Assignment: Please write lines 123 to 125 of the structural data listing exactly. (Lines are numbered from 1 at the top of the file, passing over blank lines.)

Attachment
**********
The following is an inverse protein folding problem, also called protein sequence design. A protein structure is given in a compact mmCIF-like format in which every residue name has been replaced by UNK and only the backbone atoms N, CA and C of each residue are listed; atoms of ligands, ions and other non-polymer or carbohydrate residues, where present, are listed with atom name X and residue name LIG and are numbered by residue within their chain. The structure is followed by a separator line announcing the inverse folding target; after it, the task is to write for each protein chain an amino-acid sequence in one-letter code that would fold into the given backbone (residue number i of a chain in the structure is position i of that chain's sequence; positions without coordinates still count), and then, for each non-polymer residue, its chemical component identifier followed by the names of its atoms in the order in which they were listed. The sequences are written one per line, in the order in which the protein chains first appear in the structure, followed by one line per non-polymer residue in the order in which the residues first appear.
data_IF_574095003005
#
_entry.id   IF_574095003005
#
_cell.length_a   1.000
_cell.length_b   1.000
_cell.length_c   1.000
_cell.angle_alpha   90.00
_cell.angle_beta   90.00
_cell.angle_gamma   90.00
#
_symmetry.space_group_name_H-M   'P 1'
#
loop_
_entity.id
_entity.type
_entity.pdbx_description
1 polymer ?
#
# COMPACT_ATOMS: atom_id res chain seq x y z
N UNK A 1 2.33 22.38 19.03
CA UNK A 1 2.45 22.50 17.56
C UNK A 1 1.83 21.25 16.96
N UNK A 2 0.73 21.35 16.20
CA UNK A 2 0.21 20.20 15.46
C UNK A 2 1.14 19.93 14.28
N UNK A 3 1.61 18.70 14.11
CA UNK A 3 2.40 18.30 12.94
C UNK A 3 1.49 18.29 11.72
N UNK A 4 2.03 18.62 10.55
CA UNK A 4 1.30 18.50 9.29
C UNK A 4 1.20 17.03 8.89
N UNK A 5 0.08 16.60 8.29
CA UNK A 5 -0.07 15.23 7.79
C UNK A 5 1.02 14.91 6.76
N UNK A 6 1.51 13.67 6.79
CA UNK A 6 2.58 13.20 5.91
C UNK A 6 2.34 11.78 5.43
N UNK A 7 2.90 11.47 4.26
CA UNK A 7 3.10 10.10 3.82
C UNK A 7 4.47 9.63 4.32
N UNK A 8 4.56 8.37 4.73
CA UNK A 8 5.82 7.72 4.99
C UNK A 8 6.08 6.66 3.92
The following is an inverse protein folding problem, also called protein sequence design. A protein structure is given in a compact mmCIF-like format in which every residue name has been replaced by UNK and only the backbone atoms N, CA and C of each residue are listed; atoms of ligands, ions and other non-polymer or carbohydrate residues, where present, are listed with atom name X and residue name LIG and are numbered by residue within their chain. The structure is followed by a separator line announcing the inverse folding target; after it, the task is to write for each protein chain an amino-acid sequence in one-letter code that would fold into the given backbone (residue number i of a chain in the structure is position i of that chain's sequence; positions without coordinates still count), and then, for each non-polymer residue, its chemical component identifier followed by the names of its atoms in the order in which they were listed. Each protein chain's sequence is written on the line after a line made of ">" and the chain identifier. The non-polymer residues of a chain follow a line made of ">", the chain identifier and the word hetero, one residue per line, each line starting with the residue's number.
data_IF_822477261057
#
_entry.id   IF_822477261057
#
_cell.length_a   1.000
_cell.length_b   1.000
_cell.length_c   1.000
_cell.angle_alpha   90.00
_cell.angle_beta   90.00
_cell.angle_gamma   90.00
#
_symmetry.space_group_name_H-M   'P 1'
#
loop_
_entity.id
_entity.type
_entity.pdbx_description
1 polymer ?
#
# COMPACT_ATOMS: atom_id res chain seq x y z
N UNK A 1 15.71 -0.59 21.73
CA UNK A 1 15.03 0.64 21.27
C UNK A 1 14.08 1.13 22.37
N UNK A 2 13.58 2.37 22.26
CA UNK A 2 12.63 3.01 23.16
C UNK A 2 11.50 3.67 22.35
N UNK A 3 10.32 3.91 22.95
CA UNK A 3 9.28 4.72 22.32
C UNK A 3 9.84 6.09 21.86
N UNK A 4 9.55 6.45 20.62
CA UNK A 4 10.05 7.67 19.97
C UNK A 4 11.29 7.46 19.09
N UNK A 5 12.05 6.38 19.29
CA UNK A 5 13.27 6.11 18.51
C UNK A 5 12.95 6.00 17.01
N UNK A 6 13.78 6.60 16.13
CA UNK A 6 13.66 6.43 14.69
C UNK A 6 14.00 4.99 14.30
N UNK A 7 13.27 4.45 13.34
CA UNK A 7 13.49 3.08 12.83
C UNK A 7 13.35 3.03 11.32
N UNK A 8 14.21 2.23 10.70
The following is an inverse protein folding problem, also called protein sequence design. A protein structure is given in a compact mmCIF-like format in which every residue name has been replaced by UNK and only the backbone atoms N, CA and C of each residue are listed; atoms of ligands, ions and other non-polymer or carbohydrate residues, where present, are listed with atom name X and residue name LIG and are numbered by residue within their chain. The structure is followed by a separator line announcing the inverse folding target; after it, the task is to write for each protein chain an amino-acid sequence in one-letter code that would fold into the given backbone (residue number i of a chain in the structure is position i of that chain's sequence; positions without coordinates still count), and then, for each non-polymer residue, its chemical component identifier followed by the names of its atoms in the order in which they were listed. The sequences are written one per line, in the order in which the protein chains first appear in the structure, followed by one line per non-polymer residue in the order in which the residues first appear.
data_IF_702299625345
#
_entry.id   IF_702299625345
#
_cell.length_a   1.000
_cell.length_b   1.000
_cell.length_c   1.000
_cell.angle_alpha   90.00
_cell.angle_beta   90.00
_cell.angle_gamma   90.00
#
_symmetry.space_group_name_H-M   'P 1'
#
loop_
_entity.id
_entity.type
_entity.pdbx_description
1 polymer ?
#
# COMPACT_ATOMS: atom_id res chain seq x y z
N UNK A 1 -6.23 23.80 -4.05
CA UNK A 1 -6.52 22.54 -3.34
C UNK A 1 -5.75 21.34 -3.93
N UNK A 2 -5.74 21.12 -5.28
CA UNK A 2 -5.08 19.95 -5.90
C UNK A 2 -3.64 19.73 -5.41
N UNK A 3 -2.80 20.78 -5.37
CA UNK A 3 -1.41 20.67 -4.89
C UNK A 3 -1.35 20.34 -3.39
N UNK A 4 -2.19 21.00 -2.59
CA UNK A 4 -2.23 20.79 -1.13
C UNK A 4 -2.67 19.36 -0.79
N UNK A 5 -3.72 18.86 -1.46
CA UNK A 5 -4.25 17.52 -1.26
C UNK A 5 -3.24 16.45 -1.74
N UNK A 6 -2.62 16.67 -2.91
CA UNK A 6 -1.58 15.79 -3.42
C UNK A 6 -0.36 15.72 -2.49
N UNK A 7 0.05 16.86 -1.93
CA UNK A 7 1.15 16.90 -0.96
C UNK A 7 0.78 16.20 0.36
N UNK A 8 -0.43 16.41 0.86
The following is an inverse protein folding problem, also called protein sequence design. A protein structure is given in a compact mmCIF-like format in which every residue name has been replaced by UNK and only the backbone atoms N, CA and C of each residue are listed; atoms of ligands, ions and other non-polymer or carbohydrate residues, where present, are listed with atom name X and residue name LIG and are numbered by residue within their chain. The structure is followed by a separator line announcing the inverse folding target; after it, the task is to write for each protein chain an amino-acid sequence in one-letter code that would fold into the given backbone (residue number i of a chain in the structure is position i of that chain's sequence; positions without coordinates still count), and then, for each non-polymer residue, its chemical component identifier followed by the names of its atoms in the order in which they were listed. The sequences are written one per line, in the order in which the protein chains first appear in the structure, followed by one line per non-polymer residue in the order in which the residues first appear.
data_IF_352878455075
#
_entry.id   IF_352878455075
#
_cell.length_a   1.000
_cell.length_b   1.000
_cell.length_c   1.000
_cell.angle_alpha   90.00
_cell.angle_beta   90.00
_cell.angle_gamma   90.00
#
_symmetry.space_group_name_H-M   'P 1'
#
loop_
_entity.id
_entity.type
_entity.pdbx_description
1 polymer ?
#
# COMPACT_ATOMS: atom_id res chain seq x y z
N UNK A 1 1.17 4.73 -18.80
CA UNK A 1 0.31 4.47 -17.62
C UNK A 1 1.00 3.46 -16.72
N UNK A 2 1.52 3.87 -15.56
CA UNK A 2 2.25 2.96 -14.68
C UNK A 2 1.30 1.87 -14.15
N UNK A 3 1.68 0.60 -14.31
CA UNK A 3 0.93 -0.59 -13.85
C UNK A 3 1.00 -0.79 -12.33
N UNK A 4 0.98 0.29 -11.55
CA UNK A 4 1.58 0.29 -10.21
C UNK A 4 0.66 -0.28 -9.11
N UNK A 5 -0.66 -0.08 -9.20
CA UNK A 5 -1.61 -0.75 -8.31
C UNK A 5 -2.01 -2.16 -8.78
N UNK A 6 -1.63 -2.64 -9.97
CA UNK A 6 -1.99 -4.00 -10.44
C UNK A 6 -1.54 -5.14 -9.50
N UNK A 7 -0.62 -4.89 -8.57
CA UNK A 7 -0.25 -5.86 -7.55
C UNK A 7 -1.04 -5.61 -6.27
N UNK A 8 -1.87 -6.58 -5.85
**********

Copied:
CA UNK A 5 -4.25 17.52 -1.26
C UNK A 5 -3.24 16.45 -1.74
N UNK A 6 -2.62 16.67 -2.91